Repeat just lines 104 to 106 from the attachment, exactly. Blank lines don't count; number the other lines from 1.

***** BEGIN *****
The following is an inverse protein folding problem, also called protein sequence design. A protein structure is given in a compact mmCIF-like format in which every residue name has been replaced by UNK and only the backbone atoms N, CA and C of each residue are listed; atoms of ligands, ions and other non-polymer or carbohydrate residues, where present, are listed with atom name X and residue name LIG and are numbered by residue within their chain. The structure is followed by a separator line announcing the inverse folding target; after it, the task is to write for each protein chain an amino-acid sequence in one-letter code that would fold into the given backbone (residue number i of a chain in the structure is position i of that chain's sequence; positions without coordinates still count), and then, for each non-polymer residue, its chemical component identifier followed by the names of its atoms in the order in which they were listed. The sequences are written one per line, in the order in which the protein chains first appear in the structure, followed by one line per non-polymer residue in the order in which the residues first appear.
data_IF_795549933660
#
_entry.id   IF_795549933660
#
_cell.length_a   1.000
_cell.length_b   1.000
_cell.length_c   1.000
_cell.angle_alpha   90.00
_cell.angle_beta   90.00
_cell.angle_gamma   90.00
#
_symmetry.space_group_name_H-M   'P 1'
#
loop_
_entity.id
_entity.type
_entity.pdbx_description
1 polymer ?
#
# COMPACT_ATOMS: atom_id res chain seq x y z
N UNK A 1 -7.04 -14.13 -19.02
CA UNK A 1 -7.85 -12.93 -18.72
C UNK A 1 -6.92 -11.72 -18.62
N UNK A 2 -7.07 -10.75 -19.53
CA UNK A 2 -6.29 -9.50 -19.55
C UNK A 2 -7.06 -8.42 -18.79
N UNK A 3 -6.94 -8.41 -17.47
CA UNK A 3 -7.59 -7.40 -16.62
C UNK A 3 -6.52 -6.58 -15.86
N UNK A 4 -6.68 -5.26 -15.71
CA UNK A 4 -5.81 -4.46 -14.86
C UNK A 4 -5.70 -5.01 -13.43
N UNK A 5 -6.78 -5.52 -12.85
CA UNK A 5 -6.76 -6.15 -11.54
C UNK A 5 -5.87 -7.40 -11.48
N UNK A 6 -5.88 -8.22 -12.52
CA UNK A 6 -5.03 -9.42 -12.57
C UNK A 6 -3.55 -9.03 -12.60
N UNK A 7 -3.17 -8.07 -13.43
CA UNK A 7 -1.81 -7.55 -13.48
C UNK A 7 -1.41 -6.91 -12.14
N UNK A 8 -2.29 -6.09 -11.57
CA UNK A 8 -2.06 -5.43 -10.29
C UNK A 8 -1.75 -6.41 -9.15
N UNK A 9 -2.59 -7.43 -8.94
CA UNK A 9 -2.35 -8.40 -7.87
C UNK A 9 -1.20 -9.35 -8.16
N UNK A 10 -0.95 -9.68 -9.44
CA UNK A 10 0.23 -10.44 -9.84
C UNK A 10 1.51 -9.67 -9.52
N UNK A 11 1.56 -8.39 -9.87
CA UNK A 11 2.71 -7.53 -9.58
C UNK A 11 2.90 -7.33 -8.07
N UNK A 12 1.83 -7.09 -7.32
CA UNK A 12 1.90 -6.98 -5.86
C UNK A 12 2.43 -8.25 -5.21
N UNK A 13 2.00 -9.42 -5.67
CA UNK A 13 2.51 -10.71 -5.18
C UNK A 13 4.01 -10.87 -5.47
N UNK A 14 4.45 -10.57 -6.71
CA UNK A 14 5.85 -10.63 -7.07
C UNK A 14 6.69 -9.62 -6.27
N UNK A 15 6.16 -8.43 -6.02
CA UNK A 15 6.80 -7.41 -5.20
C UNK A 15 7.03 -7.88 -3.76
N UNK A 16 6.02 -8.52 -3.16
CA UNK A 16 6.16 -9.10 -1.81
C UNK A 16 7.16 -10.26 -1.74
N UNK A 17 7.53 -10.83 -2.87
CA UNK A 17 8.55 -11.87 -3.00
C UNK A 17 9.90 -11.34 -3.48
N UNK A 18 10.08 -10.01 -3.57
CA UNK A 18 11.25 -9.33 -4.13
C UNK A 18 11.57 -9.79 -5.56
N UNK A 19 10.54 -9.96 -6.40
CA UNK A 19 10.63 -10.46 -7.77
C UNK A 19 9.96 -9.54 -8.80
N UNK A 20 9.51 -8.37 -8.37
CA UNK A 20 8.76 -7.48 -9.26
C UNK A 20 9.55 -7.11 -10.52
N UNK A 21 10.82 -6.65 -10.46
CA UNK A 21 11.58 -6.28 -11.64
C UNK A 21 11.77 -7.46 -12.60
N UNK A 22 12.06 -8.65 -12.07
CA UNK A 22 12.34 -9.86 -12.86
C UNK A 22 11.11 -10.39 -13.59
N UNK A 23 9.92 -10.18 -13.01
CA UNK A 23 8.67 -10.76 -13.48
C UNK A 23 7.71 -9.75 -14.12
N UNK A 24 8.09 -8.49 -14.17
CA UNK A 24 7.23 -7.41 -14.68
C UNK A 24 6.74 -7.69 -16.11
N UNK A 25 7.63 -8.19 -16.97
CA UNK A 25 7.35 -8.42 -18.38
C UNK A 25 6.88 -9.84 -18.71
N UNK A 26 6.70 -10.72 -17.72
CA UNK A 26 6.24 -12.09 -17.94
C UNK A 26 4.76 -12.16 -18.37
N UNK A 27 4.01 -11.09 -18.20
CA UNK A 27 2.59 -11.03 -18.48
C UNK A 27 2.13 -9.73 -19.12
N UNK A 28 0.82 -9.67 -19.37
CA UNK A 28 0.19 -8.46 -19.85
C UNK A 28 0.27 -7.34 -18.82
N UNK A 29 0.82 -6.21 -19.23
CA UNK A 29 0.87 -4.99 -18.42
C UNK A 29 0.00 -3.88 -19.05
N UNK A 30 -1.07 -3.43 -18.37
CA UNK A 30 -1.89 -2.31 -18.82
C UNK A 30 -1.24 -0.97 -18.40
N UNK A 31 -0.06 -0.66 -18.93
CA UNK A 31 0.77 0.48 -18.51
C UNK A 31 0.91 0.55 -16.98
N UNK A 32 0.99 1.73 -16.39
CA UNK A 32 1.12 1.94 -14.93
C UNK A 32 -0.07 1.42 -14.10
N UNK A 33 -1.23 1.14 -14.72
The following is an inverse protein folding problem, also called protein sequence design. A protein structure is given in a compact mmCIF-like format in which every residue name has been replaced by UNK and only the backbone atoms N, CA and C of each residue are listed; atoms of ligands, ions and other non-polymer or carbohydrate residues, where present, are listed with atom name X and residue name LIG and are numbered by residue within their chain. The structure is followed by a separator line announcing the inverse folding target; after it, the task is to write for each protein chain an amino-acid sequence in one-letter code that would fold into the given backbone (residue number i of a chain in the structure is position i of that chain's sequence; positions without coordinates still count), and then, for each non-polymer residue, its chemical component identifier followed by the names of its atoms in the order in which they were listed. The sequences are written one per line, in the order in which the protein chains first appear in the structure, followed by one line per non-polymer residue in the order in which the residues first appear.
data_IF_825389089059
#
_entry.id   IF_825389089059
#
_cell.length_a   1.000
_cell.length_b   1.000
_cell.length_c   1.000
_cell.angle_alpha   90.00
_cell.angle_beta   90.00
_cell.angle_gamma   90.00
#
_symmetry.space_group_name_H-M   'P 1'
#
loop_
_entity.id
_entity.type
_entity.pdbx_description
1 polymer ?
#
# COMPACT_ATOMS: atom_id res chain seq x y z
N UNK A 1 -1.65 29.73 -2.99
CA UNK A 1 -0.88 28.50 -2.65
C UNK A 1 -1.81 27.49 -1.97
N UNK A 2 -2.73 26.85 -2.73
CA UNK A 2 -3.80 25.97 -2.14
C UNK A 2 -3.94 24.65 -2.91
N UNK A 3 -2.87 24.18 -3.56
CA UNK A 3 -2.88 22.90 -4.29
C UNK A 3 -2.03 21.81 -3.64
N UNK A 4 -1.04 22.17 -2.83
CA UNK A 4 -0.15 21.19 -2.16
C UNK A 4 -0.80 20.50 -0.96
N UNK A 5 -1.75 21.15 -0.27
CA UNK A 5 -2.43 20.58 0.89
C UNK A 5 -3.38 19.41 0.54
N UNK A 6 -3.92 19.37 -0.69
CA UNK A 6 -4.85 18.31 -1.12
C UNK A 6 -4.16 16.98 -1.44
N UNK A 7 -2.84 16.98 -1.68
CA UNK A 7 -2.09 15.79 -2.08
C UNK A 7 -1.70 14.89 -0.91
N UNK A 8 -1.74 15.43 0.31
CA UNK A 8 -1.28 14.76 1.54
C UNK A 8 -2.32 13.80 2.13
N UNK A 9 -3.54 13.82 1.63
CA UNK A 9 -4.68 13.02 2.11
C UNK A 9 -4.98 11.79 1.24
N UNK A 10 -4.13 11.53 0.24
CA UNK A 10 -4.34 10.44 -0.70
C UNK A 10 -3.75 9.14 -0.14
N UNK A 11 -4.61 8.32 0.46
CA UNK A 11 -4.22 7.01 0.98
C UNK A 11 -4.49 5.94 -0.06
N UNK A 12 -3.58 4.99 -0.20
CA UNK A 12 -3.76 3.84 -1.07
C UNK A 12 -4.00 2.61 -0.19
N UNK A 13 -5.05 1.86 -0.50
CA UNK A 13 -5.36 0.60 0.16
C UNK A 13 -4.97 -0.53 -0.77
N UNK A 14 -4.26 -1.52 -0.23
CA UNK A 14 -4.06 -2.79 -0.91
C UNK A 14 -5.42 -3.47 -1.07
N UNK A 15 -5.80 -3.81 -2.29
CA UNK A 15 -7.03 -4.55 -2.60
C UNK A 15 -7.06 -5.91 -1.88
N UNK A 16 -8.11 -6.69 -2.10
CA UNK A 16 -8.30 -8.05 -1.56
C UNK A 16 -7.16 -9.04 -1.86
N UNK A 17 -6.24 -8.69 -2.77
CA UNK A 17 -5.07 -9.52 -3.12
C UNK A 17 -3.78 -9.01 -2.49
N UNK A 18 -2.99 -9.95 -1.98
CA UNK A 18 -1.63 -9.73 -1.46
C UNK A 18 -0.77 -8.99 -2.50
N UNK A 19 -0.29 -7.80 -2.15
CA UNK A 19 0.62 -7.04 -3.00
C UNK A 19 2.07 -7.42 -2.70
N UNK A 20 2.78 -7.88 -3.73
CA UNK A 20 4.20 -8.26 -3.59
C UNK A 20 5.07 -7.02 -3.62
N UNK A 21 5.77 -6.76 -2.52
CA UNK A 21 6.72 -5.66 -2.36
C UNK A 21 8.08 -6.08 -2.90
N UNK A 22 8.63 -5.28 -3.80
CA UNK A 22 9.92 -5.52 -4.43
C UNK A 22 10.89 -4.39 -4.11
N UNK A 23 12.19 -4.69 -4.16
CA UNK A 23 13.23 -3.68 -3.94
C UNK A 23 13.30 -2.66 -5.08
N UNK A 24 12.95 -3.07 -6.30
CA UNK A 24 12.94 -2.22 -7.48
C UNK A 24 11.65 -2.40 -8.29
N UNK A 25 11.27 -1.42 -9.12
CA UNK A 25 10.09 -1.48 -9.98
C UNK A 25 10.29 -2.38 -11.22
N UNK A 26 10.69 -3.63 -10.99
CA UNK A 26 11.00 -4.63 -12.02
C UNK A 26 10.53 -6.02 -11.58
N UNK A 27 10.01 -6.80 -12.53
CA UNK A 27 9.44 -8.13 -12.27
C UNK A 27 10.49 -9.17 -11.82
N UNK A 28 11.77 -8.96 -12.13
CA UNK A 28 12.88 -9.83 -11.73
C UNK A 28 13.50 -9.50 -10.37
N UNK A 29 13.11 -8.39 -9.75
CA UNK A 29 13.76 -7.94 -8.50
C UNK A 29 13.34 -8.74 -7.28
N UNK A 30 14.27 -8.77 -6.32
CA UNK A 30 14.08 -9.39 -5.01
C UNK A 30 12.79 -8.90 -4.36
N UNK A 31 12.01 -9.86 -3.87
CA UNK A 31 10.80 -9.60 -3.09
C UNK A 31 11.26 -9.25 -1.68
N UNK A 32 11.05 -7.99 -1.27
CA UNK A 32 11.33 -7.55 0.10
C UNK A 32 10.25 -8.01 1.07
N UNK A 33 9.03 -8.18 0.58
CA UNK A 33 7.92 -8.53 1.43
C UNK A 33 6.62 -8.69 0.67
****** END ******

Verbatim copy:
CA UNK A 28 0.19 -8.46 -19.85
C UNK A 28 0.27 -7.34 -18.82
N UNK A 29 0.82 -6.21 -19.23